Imagine a plant that grows from seed to maturity over the brief span of four months and thrives throughout North Carolina; a plant with uses that range from animal feed to pain- relief products to prostheses.
First grown in the United States during colonial times, hemp can be traced back to Asia nearly 5,000 years ago. Through the 1800s, hemp was used widely in the production of fibers, papers and textiles. While hemp and marijuana originate from the same species, hemp contains only trace amounts of tetrahydrocannabinol (THC), the psychoactive component in marijuana. But by the early 1900s, hemp cultivation began to decline due to increased government regulations and the 1937 Marijuana Tax Act. The Controlled Substances Act of 1970 effectively banned the production of hemp as a commodity in the United States until the approval of the federal Farm Bill in 2014, which now allows the cultivation of hemp for industrial uses.
On its way to becoming the next big cash crop in the United States, North Carolina hemp production remains young. Vigorous efforts to research and utilize hemp in diverse ways is the bedrock of one Wilmington entrepreneur, Kyle Trivisonno. He is pioneering alternative uses for hemp, specifically in the development of prosthetic limbs from hemp fibers, considered to be stronger, more cost-effective and more environmentally friendly than commonly produced synthetics like carbon fibers. Expensive and caustic, the effects of carbon fiber fabrication pose health risks to humans.
Hemp Product Pioneer
After winning a micro grant last summer from NC IDEA, Kyle Trivisonno participates in NC IDEA LABS and conducts research and development at NC State University. He says hemp fiber stands as a viable alternative to synthetic materials.
As an American Board Certified Prosthetic Technician, Trivisonno designs and produces prosthesis limbs constructed from textiles woven from hemp yarns at his start-up company, ekoTEK industries. What he describes as super-strong and ultra-light, hemp possesses a modulus (flexural or impact strength) that is ten times stronger than carbon fiber.
"Natural fiber is inexpensive and when it's laminated properly it creates a high tensile strength (tension resistance) material," he says. In his process, Trivisonno uses resin to reinforce the prostheses, creating strong yet dynamic devices.
"Inert materials like fiberglass or carbon fiber will fail if they are hit hard enough," he says, often resulting in "spiderweb cracks in the lamination that will allow in moisture, leading to failure." Thus far, his hemp prototypes have shown remarkable resilience upon impact.
With a patent-pending marked for medical devices, Trivisonno has developed prototypes for use in the real world.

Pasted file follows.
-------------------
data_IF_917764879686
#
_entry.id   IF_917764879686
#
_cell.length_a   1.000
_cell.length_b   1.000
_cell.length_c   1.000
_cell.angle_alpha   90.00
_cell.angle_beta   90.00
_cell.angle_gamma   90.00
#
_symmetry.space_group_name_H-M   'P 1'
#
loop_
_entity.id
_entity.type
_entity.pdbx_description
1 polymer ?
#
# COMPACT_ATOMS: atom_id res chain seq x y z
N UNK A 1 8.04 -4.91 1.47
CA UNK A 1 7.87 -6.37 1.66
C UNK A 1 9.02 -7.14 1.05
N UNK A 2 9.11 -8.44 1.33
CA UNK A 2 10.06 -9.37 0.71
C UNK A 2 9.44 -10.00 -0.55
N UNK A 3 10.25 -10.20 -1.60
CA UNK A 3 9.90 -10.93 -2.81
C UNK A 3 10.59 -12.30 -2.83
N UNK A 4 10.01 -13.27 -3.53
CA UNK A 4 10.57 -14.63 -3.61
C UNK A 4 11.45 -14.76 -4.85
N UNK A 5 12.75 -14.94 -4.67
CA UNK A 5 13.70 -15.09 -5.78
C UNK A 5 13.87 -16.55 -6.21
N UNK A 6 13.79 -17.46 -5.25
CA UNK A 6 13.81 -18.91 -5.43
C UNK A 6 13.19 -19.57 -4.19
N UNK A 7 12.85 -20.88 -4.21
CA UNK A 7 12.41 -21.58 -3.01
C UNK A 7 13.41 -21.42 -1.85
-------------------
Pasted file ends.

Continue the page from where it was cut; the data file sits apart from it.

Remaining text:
Prosthetic Device Athlete
Marc Dunshee, a local runner and amputee who regularly competes in marathons, utilizes Trivisonno's prostheses during everyday activities as well as trainings and competitions. This includes a prosthetic blade, which Dunshee uses when running on slippery surfaces. With more than 2,000 miles logged on his prostheses, Dunshee's weekly training regimen includes several five-plus mile runs combined with biking to and running on Wrightsville Beach.
"Dunshee is by far the most active amputee in our area and has used this device more than any patient I've ever worked with previously in private practice," Trivisonno says.
In addition to mitigating learning curves, Trivisonno aims to save costs for both himself and his clients, especially production and healthcare reimbursement costs. He expects the demand for prostheses to increase in coming years, mainly due to the rising prevalence of diabetes, vascular issues and cancer. With this, Trivisonno has a growing demand for hemp fabric. Currently, he imports hemp textiles from China, where material costs are cheap but shipping costs remain expensive due to tariffs on imported yarn. Ideally, he would prefer to use locally grown hemp.
"We have super-strong material all around us," he says. And with the passage of the state pilot program combined with the increasingly realized benefits of growing hemp, it seems natural to produce it on local land.
Revolutionary Industry Investor
Another trailblazer in the local hemp industry is Justin Hamilton of Hempleton Investment Group, a Wilmington-based company that aims to educate North Carolina farmers about growing hemp and encouraging its production.
"The nice thing is now we're entering the second season of harvest in North Carolina and it's no longer a dream, this is a reality," Hamilton says. "I think [Trivisonno] is the perfect example of what you can do with hemp fiber and actually manufacturing a product that is better, superior to existing products."
One environmental benefit of hemp is its suitability for phytoremediation, the process of planting a crop on farmland that has been contaminated from over cropping or flooding. Once established, Trivisonno explains, hemp plants clean the soil with their root system because they possess the ability to draw out bad toxins and leave better minerals in place.
"We can use hemp as a 'mop crop' -- to mop up those heavy metals and some of the pesticides," Hamilton adds.
"Plant fiber is renewable and not a skin irritant," Trivisonno says. "So it's better for fabricators. The saturation of the fiber also makes the material easier to finish and work with. It will support U.S. agriculture and hopefully bring back a lot of these textile jobs across the state."